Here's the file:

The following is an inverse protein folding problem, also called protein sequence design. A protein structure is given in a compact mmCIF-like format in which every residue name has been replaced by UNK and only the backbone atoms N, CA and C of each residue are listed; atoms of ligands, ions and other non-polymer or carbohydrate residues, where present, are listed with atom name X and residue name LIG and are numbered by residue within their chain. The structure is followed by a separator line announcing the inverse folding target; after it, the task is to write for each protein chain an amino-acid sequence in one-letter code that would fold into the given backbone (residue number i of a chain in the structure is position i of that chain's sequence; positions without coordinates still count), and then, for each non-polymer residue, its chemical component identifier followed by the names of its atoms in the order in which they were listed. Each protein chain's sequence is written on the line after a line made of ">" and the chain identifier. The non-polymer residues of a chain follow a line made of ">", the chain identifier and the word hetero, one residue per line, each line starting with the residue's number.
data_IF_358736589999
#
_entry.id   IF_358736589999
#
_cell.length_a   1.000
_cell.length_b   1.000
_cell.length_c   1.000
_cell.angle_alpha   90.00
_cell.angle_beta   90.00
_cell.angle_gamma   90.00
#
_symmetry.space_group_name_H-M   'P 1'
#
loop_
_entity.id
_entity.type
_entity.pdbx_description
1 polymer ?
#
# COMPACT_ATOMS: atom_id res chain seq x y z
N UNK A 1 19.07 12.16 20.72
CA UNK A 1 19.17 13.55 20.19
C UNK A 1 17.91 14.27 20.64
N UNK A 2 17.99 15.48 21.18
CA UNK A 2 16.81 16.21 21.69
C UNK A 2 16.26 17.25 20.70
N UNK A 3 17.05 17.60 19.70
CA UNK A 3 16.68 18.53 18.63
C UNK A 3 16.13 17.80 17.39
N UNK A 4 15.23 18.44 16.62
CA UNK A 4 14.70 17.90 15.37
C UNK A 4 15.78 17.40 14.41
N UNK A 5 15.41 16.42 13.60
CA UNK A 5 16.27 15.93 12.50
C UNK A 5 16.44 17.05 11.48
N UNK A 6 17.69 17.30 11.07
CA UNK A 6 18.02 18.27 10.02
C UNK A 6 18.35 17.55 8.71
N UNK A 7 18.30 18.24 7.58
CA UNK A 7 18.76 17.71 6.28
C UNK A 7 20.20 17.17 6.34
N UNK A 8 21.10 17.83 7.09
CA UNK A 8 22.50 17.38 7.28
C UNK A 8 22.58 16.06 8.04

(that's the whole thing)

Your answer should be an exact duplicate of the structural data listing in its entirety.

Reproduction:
The following is an inverse protein folding problem, also called protein sequence design. A protein structure is given in a compact mmCIF-like format in which every residue name has been replaced by UNK and only the backbone atoms N, CA and C of each residue are listed; atoms of ligands, ions and other non-polymer or carbohydrate residues, where present, are listed with atom name X and residue name LIG and are numbered by residue within their chain. The structure is followed by a separator line announcing the inverse folding target; after it, the task is to write for each protein chain an amino-acid sequence in one-letter code that would fold into the given backbone (residue number i of a chain in the structure is position i of that chain's sequence; positions without coordinates still count), and then, for each non-polymer residue, its chemical component identifier followed by the names of its atoms in the order in which they were listed. Each protein chain's sequence is written on the line after a line made of ">" and the chain identifier. The non-polymer residues of a chain follow a line made of ">", the chain identifier and the word hetero, one residue per line, each line starting with the residue's number.
data_IF_358736589999
#
_entry.id   IF_358736589999
#
_cell.length_a   1.000
_cell.length_b   1.000
_cell.length_c   1.000
_cell.angle_alpha   90.00
_cell.angle_beta   90.00
_cell.angle_gamma   90.00
#
_symmetry.space_group_name_H-M   'P 1'
#
loop_
_entity.id
_entity.type
_entity.pdbx_description
1 polymer ?
#
# COMPACT_ATOMS: atom_id res chain seq x y z
N UNK A 1 19.07 12.16 20.72
CA UNK A 1 19.17 13.55 20.19
C UNK A 1 17.91 14.27 20.64
N UNK A 2 17.99 15.48 21.18
CA UNK A 2 16.81 16.21 21.69
C UNK A 2 16.26 17.25 20.70
N UNK A 3 17.05 17.60 19.70
CA UNK A 3 16.68 18.53 18.63
C UNK A 3 16.13 17.80 17.39
N UNK A 4 15.23 18.44 16.62
CA UNK A 4 14.70 17.90 15.37
C UNK A 4 15.78 17.40 14.41
N UNK A 5 15.41 16.42 13.60
CA UNK A 5 16.27 15.93 12.50
C UNK A 5 16.44 17.05 11.48
N UNK A 6 17.69 17.30 11.07
CA UNK A 6 18.02 18.27 10.02
C UNK A 6 18.35 17.55 8.71
N UNK A 7 18.30 18.24 7.58
CA UNK A 7 18.76 17.71 6.28
C UNK A 7 20.20 17.17 6.34
N UNK A 8 21.10 17.83 7.09
CA UNK A 8 22.50 17.38 7.28
C UNK A 8 22.58 16.06 8.04